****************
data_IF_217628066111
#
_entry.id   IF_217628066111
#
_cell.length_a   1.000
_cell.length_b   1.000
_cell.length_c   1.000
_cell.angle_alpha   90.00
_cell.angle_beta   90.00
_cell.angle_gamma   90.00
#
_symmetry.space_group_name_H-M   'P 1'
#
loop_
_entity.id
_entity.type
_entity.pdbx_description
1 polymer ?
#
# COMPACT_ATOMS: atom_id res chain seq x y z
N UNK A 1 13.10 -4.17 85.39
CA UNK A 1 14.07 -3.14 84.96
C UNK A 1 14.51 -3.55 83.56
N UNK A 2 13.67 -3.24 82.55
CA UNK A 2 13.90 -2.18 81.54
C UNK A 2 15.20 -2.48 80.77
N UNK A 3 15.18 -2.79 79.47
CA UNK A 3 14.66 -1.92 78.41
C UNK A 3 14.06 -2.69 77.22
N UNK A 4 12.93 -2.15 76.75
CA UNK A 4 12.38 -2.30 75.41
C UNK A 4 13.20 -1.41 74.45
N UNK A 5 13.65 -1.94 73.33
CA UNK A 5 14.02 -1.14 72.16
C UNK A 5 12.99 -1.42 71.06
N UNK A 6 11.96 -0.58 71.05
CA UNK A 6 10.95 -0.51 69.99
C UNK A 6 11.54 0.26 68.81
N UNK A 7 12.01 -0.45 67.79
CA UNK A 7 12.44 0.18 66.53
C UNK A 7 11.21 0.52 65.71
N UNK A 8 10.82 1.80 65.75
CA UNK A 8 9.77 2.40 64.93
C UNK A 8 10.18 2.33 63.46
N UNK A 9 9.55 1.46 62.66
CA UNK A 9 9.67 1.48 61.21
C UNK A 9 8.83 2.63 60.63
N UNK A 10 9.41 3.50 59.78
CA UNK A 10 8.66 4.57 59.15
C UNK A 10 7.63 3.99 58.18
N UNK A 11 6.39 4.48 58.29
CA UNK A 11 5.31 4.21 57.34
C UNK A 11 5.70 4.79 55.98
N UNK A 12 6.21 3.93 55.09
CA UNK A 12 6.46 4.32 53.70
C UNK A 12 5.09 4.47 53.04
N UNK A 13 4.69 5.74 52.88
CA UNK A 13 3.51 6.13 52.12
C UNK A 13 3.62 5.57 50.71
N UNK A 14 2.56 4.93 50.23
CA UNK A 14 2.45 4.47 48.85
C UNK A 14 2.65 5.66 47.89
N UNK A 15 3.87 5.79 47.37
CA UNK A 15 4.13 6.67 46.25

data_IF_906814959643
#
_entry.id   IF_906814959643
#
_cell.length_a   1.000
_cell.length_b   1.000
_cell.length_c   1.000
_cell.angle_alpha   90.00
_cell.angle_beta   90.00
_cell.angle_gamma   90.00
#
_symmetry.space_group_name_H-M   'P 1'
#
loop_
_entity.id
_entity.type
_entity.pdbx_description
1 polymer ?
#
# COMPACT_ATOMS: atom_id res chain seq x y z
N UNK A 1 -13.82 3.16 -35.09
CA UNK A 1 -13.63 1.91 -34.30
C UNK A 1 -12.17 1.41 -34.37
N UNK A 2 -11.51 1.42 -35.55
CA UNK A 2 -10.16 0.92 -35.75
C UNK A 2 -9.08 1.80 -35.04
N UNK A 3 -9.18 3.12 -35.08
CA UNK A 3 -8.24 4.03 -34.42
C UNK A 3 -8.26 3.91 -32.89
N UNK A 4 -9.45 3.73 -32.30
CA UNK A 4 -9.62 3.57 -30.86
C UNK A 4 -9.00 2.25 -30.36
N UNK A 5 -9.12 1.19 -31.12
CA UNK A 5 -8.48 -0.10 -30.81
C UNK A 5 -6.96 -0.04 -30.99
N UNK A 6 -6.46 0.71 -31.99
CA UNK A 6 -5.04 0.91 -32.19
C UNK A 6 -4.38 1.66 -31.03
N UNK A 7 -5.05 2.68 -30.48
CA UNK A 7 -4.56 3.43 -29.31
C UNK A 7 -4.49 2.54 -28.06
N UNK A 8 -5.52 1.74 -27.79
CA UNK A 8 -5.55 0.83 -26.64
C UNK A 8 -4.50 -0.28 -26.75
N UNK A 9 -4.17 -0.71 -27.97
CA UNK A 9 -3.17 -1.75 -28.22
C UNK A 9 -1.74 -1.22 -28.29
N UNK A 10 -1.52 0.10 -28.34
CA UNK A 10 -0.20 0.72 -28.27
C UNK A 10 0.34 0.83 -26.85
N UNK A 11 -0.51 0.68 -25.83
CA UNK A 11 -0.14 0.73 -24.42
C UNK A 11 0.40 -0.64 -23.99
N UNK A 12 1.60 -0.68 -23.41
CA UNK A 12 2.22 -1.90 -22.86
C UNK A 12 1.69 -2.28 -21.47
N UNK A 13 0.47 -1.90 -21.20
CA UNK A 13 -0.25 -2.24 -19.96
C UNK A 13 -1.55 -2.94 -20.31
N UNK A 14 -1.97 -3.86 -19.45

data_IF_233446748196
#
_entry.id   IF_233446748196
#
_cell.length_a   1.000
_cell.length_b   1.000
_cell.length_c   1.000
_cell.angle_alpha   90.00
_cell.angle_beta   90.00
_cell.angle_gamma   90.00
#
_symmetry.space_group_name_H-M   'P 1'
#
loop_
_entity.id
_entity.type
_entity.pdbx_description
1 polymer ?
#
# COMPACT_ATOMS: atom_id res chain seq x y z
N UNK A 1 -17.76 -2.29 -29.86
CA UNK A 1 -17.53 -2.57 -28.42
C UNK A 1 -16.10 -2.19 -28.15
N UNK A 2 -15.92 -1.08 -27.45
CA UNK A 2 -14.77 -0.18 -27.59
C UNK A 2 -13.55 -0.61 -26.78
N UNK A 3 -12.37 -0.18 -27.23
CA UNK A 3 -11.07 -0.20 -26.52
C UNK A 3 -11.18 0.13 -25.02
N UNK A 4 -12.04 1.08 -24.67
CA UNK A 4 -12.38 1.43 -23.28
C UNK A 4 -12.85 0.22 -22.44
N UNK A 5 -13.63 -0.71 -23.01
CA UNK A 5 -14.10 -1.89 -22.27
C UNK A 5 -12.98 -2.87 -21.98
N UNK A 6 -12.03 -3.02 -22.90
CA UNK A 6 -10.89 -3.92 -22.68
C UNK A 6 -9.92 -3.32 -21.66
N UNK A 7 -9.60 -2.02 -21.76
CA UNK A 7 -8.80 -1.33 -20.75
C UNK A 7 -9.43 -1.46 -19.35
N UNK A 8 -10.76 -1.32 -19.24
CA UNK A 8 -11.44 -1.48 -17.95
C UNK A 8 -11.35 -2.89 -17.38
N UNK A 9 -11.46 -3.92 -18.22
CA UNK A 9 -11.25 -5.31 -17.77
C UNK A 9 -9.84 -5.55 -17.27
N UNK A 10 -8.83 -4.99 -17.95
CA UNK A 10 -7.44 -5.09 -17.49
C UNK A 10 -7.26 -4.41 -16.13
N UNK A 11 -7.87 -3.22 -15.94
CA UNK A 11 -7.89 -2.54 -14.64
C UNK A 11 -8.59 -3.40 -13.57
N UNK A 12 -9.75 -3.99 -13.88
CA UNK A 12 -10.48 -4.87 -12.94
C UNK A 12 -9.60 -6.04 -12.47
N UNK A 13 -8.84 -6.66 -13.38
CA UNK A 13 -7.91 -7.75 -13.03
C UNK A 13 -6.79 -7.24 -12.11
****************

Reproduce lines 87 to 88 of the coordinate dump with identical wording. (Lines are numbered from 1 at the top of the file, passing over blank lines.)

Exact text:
C UNK A 1 -12.17 1.41 -34.37
N UNK A 2 -11.51 1.42 -35.55